Drones to help in PFAS search

Sep 19, 2018

The red dots indicate where the PFAs level exceeds the USEPA drinking water advisory at Camp Grayling.
Credit Michigan Department of Environmental Quality

State officials will begin using drones to find water contamination. The Michigan Department of Environmental Quality will use drones to look for PFAS in Lake Margrethe near Grayling this week.

Elevated levels of PFAS were found at Camp Grayling on Lake Margrethe in 2017. PFAS compounds come from fire fighting foam among other things. They can cause cancer and reproductive problems.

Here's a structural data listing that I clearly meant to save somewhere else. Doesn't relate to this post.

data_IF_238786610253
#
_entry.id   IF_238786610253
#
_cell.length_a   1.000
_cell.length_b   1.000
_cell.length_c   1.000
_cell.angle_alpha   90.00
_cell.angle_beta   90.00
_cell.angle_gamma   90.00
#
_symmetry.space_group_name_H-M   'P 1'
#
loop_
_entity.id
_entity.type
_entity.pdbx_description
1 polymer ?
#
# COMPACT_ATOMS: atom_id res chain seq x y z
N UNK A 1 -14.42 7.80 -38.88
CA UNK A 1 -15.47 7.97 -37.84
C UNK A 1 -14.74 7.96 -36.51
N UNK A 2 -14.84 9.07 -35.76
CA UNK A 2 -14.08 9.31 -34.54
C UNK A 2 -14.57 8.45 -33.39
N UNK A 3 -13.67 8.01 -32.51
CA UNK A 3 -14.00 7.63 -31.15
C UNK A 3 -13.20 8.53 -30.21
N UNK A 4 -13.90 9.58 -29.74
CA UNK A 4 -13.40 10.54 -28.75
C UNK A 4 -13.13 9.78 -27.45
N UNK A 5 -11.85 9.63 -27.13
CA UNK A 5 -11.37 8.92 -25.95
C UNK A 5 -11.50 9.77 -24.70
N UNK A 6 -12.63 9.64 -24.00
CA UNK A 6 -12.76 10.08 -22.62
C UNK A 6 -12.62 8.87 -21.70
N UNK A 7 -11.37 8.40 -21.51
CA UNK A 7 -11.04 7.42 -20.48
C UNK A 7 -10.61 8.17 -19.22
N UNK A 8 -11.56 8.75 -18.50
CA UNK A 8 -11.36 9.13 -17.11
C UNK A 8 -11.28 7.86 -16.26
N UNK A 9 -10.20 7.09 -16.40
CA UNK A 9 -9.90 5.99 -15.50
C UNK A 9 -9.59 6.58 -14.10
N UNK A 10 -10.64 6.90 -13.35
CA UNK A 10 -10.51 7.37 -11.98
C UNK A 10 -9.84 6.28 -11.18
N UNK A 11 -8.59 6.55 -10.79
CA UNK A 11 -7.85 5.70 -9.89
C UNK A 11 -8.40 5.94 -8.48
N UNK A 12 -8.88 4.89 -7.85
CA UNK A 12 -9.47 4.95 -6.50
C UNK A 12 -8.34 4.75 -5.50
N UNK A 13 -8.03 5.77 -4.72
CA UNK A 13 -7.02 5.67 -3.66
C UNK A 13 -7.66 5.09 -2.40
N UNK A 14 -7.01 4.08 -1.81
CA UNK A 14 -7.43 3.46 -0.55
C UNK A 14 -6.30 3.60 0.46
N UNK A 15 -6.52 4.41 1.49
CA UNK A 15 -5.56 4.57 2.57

The drones will use infrared and regular cameras to identify springs, picking up where the cooler water from the springs enters the warmer lake water. Then state workers will test those springs for PFAS to see where the contamination is coming from. The DEQ says this is the first time they’ve used drones to do this work.

State officials are currently testing municipal water throughout the state for PFAS contamination.